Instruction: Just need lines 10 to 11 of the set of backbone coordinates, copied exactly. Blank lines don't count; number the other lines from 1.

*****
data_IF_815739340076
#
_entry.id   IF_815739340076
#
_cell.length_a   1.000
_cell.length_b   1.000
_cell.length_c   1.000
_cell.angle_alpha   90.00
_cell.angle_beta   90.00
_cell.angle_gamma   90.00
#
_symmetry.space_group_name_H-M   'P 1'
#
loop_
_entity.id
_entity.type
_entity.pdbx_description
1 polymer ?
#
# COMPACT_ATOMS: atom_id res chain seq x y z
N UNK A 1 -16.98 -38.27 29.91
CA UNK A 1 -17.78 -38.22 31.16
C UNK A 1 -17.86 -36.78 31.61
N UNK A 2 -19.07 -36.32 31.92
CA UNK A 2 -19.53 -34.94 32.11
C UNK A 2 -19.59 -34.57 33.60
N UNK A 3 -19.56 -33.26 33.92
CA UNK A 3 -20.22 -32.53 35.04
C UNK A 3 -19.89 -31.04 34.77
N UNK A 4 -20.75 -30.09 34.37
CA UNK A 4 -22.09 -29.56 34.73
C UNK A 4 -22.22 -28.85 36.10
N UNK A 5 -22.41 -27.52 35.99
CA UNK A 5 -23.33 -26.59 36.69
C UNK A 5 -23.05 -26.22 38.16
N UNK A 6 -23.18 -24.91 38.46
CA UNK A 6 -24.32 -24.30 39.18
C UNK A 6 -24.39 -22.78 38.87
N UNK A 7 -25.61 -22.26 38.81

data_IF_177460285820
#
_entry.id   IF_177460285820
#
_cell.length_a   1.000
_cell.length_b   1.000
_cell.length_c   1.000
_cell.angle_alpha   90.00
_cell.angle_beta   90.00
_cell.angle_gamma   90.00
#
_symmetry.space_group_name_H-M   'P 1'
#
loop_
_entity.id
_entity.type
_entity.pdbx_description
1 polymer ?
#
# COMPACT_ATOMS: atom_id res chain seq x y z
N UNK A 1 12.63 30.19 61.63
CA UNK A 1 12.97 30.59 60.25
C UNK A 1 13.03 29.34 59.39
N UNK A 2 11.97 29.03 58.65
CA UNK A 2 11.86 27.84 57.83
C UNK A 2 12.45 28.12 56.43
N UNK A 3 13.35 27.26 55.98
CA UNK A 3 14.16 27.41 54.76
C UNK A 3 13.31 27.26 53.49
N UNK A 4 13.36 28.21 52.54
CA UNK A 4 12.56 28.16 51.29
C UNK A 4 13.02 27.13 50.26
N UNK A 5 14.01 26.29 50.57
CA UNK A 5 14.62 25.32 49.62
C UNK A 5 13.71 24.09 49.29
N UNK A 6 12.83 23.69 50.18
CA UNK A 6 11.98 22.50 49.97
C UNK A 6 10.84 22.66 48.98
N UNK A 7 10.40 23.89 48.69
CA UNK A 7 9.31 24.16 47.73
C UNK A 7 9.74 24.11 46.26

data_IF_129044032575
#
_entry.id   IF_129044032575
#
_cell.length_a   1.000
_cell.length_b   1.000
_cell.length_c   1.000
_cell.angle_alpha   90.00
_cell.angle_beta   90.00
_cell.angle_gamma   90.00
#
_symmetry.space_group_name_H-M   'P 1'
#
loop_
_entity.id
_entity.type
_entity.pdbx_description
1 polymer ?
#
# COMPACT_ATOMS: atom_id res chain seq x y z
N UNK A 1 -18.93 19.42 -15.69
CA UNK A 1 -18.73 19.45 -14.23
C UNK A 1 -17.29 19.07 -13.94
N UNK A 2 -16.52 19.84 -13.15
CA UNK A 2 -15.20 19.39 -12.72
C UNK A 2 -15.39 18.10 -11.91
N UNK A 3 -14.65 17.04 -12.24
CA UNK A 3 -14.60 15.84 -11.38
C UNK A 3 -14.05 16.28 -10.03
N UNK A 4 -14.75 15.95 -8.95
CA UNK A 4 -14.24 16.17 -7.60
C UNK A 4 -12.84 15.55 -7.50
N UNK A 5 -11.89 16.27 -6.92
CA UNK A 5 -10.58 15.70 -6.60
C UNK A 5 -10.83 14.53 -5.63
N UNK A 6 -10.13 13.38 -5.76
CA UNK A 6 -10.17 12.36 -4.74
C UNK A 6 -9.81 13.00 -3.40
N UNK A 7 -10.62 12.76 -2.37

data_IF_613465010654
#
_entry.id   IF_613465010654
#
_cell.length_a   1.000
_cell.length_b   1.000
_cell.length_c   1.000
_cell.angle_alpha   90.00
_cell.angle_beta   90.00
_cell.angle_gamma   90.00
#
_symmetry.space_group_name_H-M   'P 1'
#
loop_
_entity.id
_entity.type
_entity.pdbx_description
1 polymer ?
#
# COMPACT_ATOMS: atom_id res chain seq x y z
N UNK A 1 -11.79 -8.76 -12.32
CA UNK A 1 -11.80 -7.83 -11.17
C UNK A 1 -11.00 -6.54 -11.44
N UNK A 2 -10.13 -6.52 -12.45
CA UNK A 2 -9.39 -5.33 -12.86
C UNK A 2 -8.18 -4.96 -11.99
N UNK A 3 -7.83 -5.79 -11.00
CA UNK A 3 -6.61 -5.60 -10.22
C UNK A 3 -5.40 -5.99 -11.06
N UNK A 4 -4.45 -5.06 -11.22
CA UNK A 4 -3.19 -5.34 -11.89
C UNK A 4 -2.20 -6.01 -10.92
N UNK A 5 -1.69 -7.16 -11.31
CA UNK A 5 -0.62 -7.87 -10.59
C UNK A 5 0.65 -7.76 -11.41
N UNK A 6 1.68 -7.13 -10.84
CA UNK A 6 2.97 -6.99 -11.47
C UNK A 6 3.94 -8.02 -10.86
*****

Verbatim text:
_cell.angle_gamma   90.00
#